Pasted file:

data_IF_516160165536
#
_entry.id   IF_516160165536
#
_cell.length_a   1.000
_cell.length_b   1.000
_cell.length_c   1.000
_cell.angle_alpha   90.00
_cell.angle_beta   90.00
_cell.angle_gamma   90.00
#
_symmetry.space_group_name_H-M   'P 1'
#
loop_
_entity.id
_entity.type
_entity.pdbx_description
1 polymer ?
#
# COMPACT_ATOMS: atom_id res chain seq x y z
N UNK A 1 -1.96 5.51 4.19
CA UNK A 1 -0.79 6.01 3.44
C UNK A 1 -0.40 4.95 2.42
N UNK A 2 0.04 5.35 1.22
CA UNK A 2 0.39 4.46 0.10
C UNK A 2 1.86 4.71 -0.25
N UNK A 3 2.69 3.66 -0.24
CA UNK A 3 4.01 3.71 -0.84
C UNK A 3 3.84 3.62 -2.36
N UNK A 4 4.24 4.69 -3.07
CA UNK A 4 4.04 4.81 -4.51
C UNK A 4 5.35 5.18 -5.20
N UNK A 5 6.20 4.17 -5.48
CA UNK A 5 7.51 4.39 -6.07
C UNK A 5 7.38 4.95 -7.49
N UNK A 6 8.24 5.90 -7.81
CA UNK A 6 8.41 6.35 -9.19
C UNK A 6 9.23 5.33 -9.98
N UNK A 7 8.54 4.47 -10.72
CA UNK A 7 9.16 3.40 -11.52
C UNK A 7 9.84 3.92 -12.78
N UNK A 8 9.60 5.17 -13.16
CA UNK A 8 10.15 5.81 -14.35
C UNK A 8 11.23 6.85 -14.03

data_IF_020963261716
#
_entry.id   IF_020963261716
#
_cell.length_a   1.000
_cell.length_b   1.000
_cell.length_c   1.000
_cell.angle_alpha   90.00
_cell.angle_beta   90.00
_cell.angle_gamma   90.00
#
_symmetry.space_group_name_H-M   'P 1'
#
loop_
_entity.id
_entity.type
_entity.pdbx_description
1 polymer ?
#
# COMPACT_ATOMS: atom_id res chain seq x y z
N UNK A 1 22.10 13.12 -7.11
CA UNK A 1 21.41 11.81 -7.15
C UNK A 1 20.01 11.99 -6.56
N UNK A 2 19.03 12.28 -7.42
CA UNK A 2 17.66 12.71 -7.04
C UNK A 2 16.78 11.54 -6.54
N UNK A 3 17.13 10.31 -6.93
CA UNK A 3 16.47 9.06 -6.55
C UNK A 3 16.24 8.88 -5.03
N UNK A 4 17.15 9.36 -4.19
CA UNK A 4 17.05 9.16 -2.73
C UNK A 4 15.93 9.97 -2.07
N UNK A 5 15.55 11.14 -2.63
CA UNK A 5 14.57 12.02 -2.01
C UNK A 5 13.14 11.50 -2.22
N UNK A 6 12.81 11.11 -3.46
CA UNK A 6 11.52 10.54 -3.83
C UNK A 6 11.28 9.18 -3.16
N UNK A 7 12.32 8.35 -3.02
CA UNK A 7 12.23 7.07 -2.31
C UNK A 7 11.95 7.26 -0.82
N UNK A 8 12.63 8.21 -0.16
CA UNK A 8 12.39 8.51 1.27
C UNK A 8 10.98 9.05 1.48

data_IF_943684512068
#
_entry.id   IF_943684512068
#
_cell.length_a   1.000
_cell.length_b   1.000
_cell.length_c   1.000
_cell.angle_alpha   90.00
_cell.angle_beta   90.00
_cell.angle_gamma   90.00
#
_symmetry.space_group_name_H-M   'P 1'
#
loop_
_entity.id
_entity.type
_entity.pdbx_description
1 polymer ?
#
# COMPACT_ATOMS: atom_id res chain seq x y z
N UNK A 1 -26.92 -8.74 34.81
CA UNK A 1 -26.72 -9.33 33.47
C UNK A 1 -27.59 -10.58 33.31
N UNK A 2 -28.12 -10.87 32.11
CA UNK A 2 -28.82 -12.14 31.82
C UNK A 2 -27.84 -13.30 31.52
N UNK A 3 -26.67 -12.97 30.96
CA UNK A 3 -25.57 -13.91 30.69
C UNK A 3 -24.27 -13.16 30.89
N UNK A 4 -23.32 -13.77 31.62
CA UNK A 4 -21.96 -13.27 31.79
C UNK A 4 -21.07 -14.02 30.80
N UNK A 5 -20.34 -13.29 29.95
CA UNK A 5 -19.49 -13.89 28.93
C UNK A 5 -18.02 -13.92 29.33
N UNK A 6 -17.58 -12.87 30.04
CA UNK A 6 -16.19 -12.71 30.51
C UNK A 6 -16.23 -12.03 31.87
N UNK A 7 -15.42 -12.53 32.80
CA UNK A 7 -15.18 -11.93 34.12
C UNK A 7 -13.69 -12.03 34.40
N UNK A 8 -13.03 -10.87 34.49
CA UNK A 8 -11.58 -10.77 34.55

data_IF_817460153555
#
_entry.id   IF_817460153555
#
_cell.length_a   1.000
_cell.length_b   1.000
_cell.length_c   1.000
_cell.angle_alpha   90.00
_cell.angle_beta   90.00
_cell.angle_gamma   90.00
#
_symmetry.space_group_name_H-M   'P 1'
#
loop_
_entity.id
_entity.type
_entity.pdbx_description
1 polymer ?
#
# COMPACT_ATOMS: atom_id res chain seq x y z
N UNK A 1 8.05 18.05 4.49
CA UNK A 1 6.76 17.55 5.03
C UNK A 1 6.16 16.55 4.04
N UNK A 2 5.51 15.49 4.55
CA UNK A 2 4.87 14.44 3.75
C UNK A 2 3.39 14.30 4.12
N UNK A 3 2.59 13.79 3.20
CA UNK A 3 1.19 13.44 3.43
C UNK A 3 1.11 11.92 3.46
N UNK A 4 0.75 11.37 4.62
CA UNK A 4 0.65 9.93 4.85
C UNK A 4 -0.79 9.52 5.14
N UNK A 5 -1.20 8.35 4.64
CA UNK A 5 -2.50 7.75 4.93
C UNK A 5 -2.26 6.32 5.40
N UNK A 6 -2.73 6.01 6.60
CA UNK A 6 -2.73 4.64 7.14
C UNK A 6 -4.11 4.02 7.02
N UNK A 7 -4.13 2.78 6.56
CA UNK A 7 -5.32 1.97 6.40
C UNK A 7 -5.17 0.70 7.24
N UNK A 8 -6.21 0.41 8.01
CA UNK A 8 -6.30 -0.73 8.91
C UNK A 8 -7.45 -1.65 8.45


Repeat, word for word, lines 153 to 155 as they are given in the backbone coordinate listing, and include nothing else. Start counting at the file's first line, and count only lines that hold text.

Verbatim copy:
CA UNK A 1 6.76 17.55 5.03
C UNK A 1 6.16 16.55 4.04
N UNK A 2 5.51 15.49 4.55